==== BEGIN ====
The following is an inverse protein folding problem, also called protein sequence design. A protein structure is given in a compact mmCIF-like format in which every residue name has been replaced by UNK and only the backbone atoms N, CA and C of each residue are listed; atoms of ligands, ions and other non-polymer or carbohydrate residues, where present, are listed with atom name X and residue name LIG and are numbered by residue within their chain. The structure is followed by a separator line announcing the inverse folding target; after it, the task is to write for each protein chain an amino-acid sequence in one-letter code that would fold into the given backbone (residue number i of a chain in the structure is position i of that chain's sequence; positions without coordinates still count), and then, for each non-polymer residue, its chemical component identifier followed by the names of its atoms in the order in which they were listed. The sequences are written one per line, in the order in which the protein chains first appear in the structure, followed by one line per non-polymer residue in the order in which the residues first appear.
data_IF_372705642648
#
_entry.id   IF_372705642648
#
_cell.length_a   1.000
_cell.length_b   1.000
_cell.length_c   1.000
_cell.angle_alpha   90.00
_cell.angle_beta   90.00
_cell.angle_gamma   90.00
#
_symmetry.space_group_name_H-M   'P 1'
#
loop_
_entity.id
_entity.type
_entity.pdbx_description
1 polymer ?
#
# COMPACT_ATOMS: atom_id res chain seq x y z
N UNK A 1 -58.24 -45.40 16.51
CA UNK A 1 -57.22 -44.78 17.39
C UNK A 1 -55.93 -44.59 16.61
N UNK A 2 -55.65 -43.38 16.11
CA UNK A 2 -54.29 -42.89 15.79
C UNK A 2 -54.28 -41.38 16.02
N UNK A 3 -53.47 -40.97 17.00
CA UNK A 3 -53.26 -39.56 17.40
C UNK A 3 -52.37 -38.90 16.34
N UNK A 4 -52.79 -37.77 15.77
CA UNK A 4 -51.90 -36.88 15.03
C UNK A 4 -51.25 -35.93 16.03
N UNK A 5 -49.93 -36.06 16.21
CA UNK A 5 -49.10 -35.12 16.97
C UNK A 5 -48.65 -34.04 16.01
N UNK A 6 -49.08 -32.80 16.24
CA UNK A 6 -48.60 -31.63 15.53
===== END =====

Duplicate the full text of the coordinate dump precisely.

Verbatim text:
The following is an inverse protein folding problem, also called protein sequence design. A protein structure is given in a compact mmCIF-like format in which every residue name has been replaced by UNK and only the backbone atoms N, CA and C of each residue are listed; atoms of ligands, ions and other non-polymer or carbohydrate residues, where present, are listed with atom name X and residue name LIG and are numbered by residue within their chain. The structure is followed by a separator line announcing the inverse folding target; after it, the task is to write for each protein chain an amino-acid sequence in one-letter code that would fold into the given backbone (residue number i of a chain in the structure is position i of that chain's sequence; positions without coordinates still count), and then, for each non-polymer residue, its chemical component identifier followed by the names of its atoms in the order in which they were listed. The sequences are written one per line, in the order in which the protein chains first appear in the structure, followed by one line per non-polymer residue in the order in which the residues first appear.
data_IF_372705642648
#
_entry.id   IF_372705642648
#
_cell.length_a   1.000
_cell.length_b   1.000
_cell.length_c   1.000
_cell.angle_alpha   90.00
_cell.angle_beta   90.00
_cell.angle_gamma   90.00
#
_symmetry.space_group_name_H-M   'P 1'
#
loop_
_entity.id
_entity.type
_entity.pdbx_description
1 polymer ?
#
# COMPACT_ATOMS: atom_id res chain seq x y z
N UNK A 1 -58.24 -45.40 16.51
CA UNK A 1 -57.22 -44.78 17.39
C UNK A 1 -55.93 -44.59 16.61
N UNK A 2 -55.65 -43.38 16.11
CA UNK A 2 -54.29 -42.89 15.79
C UNK A 2 -54.28 -41.38 16.02
N UNK A 3 -53.47 -40.97 17.00
CA UNK A 3 -53.26 -39.56 17.40
C UNK A 3 -52.37 -38.90 16.34
N UNK A 4 -52.79 -37.77 15.77
CA UNK A 4 -51.90 -36.88 15.03
C UNK A 4 -51.25 -35.93 16.03
N UNK A 5 -49.93 -36.06 16.21
CA UNK A 5 -49.10 -35.12 16.97
C UNK A 5 -48.65 -34.04 16.01
N UNK A 6 -49.08 -32.80 16.24
CA UNK A 6 -48.60 -31.63 15.53